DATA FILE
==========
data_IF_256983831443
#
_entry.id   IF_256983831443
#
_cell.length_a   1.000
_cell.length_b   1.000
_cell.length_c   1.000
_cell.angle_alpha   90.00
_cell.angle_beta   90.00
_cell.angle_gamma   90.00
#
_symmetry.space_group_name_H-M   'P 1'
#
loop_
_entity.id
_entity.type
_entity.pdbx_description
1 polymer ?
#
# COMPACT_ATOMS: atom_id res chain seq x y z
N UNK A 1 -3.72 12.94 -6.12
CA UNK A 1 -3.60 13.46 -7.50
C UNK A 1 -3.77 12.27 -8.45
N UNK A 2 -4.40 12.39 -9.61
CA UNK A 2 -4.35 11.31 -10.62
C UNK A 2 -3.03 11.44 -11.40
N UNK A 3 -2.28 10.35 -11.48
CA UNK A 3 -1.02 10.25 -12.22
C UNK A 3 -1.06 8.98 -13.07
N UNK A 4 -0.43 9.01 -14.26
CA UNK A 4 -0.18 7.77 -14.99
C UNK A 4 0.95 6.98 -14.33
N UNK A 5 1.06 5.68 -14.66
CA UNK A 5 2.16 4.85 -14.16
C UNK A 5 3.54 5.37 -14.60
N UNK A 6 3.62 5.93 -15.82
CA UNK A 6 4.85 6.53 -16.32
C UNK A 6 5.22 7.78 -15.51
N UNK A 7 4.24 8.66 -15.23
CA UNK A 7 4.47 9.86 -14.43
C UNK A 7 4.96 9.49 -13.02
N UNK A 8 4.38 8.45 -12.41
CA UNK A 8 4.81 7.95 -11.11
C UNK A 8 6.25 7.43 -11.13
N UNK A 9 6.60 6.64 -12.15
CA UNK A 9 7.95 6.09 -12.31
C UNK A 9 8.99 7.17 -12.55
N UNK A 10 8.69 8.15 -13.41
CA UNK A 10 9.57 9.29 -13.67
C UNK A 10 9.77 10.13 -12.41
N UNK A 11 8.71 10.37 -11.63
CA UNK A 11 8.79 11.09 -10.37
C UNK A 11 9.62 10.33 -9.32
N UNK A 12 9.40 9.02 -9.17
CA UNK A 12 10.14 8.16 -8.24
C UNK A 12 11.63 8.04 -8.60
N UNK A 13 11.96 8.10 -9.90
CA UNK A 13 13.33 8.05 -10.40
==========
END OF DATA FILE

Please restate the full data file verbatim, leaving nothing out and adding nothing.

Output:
data_IF_256983831443
#
_entry.id   IF_256983831443
#
_cell.length_a   1.000
_cell.length_b   1.000
_cell.length_c   1.000
_cell.angle_alpha   90.00
_cell.angle_beta   90.00
_cell.angle_gamma   90.00
#
_symmetry.space_group_name_H-M   'P 1'
#
loop_
_entity.id
_entity.type
_entity.pdbx_description
1 polymer ?
#
# COMPACT_ATOMS: atom_id res chain seq x y z
N UNK A 1 -3.72 12.94 -6.12
CA UNK A 1 -3.60 13.46 -7.50
C UNK A 1 -3.77 12.27 -8.45
N UNK A 2 -4.40 12.39 -9.61
CA UNK A 2 -4.35 11.31 -10.62
C UNK A 2 -3.03 11.44 -11.40
N UNK A 3 -2.28 10.35 -11.48
CA UNK A 3 -1.02 10.25 -12.22
C UNK A 3 -1.06 8.98 -13.07
N UNK A 4 -0.43 9.01 -14.26
CA UNK A 4 -0.18 7.77 -14.99
C UNK A 4 0.95 6.98 -14.33
N UNK A 5 1.06 5.68 -14.66
CA UNK A 5 2.16 4.85 -14.16
C UNK A 5 3.54 5.37 -14.60
N UNK A 6 3.62 5.93 -15.82
CA UNK A 6 4.85 6.53 -16.32
C UNK A 6 5.22 7.78 -15.51
N UNK A 7 4.24 8.66 -15.23
CA UNK A 7 4.47 9.86 -14.43
C UNK A 7 4.96 9.49 -13.02
N UNK A 8 4.38 8.45 -12.41
CA UNK A 8 4.81 7.95 -11.11
C UNK A 8 6.25 7.43 -11.13
N UNK A 9 6.60 6.64 -12.15
CA UNK A 9 7.95 6.09 -12.31
C UNK A 9 8.99 7.17 -12.55
N UNK A 10 8.69 8.15 -13.41
CA UNK A 10 9.57 9.29 -13.67
C UNK A 10 9.77 10.13 -12.41
N UNK A 11 8.71 10.37 -11.63
CA UNK A 11 8.79 11.09 -10.37
C UNK A 11 9.62 10.33 -9.32
N UNK A 12 9.40 9.02 -9.17
CA UNK A 12 10.14 8.16 -8.24
C UNK A 12 11.63 8.04 -8.60
N UNK A 13 11.96 8.10 -9.90
CA UNK A 13 13.33 8.05 -10.40